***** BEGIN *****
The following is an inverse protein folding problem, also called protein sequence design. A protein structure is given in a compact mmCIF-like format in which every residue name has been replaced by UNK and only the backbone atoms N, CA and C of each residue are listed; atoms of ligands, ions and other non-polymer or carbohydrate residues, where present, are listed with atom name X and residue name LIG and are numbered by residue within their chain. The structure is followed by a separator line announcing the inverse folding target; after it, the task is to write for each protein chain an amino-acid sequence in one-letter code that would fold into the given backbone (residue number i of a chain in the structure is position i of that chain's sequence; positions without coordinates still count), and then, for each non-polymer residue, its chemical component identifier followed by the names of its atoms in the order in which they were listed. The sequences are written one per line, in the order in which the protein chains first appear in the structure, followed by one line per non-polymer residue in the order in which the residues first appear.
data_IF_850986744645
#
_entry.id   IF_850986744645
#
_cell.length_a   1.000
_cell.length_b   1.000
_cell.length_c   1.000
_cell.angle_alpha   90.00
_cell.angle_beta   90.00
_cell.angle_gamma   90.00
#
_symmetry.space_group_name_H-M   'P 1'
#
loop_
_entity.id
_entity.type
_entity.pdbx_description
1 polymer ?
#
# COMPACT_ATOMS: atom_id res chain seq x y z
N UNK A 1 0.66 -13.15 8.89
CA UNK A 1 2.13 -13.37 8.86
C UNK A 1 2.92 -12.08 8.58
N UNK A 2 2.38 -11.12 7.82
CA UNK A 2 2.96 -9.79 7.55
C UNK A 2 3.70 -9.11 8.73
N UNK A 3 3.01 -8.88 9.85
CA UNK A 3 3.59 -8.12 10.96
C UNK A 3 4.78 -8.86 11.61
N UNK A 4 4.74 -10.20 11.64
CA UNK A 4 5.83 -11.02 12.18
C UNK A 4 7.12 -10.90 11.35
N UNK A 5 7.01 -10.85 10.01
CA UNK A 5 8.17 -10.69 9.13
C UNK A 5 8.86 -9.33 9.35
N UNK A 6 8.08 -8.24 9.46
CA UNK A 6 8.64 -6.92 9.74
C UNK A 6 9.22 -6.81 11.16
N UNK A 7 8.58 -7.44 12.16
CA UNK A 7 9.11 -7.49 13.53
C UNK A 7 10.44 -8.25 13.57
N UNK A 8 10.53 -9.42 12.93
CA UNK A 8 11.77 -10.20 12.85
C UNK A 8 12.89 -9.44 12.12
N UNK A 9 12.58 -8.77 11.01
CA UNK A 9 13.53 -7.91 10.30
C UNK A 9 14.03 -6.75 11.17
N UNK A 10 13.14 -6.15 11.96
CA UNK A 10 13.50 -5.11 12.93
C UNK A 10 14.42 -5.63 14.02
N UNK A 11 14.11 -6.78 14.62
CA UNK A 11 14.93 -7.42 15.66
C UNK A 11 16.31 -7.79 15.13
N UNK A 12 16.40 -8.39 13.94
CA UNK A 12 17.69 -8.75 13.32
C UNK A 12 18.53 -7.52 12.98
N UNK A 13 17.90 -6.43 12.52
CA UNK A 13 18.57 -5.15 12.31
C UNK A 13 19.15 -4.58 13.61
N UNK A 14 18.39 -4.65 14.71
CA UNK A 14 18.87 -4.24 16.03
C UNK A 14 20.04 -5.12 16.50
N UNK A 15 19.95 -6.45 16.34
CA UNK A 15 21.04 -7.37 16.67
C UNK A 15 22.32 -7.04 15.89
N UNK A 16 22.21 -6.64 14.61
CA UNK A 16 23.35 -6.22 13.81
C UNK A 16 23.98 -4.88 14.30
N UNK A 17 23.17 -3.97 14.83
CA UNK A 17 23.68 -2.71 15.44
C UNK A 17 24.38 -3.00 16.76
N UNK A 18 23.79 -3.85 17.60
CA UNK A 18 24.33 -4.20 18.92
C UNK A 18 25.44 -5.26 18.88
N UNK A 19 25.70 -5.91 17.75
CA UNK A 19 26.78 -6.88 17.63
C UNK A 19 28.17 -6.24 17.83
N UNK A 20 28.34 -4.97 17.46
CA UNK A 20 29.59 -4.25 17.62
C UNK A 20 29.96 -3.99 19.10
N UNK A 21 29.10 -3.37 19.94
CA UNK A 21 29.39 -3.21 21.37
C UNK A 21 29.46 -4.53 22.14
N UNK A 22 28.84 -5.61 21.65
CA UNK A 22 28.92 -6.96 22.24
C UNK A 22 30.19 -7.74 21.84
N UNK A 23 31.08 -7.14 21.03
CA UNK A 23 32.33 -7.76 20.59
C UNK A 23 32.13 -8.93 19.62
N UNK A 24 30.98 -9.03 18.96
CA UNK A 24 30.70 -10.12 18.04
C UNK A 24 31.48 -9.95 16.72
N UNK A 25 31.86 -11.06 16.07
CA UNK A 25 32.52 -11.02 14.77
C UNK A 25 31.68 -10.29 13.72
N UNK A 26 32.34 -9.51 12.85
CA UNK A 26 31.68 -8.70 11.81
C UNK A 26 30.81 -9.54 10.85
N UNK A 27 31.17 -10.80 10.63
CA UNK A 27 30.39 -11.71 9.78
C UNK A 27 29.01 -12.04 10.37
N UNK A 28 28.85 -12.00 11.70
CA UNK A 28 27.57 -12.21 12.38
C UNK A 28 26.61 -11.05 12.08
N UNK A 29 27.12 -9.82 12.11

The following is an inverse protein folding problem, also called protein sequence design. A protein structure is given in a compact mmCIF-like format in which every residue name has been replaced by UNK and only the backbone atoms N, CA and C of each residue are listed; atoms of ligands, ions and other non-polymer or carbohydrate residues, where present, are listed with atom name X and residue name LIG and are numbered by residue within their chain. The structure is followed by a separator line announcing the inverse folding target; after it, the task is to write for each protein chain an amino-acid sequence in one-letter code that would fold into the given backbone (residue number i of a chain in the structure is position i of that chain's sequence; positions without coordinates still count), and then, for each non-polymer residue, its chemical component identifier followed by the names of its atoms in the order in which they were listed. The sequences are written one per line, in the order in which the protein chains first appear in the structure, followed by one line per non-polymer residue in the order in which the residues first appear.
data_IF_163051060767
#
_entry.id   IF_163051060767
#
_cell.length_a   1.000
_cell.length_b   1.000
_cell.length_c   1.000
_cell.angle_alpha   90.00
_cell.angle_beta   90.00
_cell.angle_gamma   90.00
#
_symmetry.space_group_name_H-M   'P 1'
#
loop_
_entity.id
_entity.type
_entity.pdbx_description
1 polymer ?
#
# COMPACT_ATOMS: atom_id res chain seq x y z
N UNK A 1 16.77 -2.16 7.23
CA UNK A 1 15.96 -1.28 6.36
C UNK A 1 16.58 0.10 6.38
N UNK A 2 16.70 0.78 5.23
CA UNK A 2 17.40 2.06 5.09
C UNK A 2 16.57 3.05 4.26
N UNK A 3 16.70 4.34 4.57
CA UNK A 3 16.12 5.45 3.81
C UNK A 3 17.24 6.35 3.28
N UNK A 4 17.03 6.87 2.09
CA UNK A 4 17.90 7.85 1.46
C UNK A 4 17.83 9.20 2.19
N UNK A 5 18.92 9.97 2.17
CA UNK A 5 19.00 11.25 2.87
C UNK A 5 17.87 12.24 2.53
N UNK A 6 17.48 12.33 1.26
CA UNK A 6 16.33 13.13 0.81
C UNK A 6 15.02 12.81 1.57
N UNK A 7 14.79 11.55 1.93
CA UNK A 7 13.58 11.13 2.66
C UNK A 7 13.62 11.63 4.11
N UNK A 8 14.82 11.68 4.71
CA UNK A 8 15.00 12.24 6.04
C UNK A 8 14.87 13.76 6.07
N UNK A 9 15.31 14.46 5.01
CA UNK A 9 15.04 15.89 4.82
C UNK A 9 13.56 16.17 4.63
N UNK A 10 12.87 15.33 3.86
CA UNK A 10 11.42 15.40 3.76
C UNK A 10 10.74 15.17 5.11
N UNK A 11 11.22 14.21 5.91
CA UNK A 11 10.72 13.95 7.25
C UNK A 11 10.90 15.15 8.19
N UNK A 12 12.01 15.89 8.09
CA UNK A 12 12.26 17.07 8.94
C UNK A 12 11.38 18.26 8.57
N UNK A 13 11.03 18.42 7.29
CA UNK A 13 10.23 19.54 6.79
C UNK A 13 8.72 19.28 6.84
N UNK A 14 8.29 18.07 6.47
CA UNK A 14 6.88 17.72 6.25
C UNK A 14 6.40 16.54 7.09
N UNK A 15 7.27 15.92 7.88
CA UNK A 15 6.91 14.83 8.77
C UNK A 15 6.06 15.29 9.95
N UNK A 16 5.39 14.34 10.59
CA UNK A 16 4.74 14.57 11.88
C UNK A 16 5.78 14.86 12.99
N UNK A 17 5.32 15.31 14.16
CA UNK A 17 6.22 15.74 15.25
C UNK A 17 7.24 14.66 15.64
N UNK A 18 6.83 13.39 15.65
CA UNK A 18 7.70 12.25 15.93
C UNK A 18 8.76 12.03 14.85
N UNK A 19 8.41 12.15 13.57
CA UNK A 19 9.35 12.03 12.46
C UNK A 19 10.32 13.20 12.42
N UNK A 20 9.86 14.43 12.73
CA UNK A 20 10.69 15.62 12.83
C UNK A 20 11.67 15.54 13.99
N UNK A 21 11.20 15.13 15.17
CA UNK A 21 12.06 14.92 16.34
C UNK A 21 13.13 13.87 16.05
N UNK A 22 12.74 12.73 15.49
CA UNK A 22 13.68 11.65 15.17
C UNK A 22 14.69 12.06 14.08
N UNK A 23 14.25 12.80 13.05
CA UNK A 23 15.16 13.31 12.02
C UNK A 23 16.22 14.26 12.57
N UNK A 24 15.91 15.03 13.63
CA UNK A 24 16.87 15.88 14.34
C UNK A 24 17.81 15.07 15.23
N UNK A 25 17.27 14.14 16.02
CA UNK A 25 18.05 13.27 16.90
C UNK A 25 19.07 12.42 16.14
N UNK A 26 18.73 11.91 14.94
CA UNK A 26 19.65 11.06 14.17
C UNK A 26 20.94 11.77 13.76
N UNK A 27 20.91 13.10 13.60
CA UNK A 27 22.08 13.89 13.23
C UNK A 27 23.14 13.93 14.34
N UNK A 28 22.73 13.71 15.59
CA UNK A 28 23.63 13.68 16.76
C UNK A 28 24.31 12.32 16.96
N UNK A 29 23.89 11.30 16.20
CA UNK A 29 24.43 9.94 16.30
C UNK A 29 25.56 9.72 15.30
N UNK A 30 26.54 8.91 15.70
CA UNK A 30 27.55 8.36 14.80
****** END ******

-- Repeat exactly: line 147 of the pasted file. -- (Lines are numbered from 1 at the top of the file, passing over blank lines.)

CA UNK A 7 13.58 11.13 2.66